Detroit’s Majestic Theatre recently welcomed an evening of genre-bending dark music to its stage, treating audiences to a trio of artists who blend synthpop, darkwave, industrial, electroclash, and dark pop in twisting litanies of mind-bending movement and melody. Danceable, but with an undercurrent of gleeful nihilism, all three bands presented the Motor City with a full night of incredible energy.
Duran Duran are healers and entertainers; their craft goes far beyond music and proves that, even forty-one years later, their magic extends through generations. In New Orleans, people of all ages came to see the spectacle of their set, and as they wove through both classic hits and newer tracks, they proved yet again that there is a lot of life left in the Duran Duran musical lexicon, and that they are purely dedicated to real connection with their fans.
A genuine treat for Valentine’s Day: Vancouver post-punk band ACTORS has gifted us all with a cover of The Sound’s “Mining For Heart” (1985) just this morning, swiveling from the shining nostalgic brightness of their 2018 full-length release ‘It Will Come To You’ into a sound straddling grit without resorting to harshness. Jason Corbett’s vocals imbue the song with a strange warmth that is signature ACTORS; the definitive bassline, too, carries Jahmeel Russell’s hallmark sound and is borne gracefully by Corbett’s guitar and Shannon Hemmett’s subdued, moody synths.
Mere days before Valentine’s Day, Robert Alfons and his musical powerhouse of a project, TR/ST, return to remind everyone that love is often challenging and can leave one lonelier than one began. “Gone” is the first single from TR/ST’s first full album release since 2015’s ‘Joyland’. The highly anticipated ‘The Destroyer, Part One’ album is slated for release in April. “Gone”
Feathered with optimism, “Rainy Day” is a really just a simple song about taking negativity and trying to make the best of it. Its hopeful lyrics, laced through with the singer’s beautiful and unusual lilt, paint an upbeat picture of wearing a smile as an umbrella. With its positive, danceable beat and bright melody, it is delightful in its candid, buoyant cheerfulness, completely unabashed.
An amalgam of animal and artifice, “Daisy Cutter” thumps into being with a calling that immediately commands the struggle taking place within its tones. With an inherent uncertainty, there is still the sense of something victorious here; veiled among the overturning of allegories and pontifications on doubt is a creeping self-awareness of purpose that builds this song into an anthem at its climax. This is a song about survival, about laying waste to obstacles and destroying barriers to find truth and faith beyond a seemingly endless void.
There is something emphatic and romantic about Electro Spectre, something primal and elemental even as their sound dances on the spine of its electronic core. Much of their music flashes like hot coals and curls up and around me like smoke, a sharp kinesis of desire laced with earnestness and honesty.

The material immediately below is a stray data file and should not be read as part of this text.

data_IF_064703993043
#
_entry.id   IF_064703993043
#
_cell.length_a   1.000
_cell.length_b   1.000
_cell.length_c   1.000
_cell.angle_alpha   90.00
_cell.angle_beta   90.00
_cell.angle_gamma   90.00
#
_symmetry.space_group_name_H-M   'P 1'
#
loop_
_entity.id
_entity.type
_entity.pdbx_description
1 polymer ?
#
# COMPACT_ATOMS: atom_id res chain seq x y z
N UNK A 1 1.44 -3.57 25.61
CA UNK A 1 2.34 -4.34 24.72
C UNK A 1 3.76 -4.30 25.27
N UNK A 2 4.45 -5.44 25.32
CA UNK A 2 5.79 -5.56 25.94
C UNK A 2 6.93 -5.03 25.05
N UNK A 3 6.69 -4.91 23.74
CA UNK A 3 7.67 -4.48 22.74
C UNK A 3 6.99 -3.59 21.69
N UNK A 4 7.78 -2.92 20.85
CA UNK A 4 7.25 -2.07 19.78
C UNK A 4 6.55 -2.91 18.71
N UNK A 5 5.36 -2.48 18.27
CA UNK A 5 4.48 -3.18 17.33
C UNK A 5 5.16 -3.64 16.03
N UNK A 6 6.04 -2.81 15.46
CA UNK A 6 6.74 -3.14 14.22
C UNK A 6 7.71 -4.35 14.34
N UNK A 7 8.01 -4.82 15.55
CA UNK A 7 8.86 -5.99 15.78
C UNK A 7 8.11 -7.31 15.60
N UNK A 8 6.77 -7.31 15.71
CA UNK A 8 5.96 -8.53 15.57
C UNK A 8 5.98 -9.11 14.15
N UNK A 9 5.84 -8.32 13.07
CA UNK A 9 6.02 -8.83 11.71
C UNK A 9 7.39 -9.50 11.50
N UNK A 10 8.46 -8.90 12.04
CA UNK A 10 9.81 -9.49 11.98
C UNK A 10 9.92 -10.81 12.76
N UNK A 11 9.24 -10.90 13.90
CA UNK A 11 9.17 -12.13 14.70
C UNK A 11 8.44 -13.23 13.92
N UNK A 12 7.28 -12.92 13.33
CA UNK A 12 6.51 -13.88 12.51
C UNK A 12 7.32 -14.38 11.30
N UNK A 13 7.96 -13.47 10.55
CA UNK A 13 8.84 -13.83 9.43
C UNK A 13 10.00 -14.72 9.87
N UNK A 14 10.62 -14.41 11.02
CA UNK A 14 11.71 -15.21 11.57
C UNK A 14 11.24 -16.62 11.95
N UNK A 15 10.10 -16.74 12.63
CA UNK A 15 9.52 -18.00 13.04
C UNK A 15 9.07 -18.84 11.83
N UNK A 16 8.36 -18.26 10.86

INTENT:OUTTAKE’s darkly gorgeous “Der Letzte Tanz” (in English, “The Last Dance”) is a song with which I have been slowly acquainting myself, sinking into its melancholy throb and surging sadness to relish the sympathetic salve of its despair. It tells its story with an arrhythmic heartbeat, an appeal for a frozen soul’s final dance before oblivion.
I’ve often felt that Feeding Fingers’ music has had a tendency toward quiet desperation, and, at times, a sense of holding itself back from its own full potential. But “Your Candied Laughter Crawls”, the debut single from their upcoming fifth album, is almost triumphant, musically. There is an entire metamorphosis occurring in the microcosm of this particular song, one that opens itself up to the listener like a blooming flower as it progresses from its sleepy opening notes to their book-end, with its entire story laid out in between.
This is a song that changes sonic tactics throughout, and it works really well. Echoing the confusion and frustration of its narration, it vacillates between peace and discord. It builds its story around the lyrics, but challenges itself to tell that story with its audial composition. It warms from sparsity into intricacy, then plays with an almost noodling sound – evoking moments in waiting rooms; anticipatory, anxious.
Lush arrangement and poetic, but not horribly cumbersome, lyrics make this a song for movement – this is a track to drive to, to walk to, to dance to – but it is also a song for mental movement. It is a track to think to, as well. I actually found myself reminded of bands like The Railway Children; there is an element of that sumptuous mid-eighties New Wave sound represented here – a bit darker, but quite handsomely dressed in the same sort of brilliant guitar melodies and steady, up-tempo undercurrents.
There is indeed a warm staccato style of bass and guitar sound here which is highly reminiscent of the Smiths at their peak – Moon Tapes has mastered this particular brand of textured aural and emotional complexity, but give it their own unique spin. There isn’t quite Morrissey’s lyrical dexterity, but the plaintive angst vocalist Joep Meyer brings to the song is spot-on. Essentially, this is the Smiths without the hubris.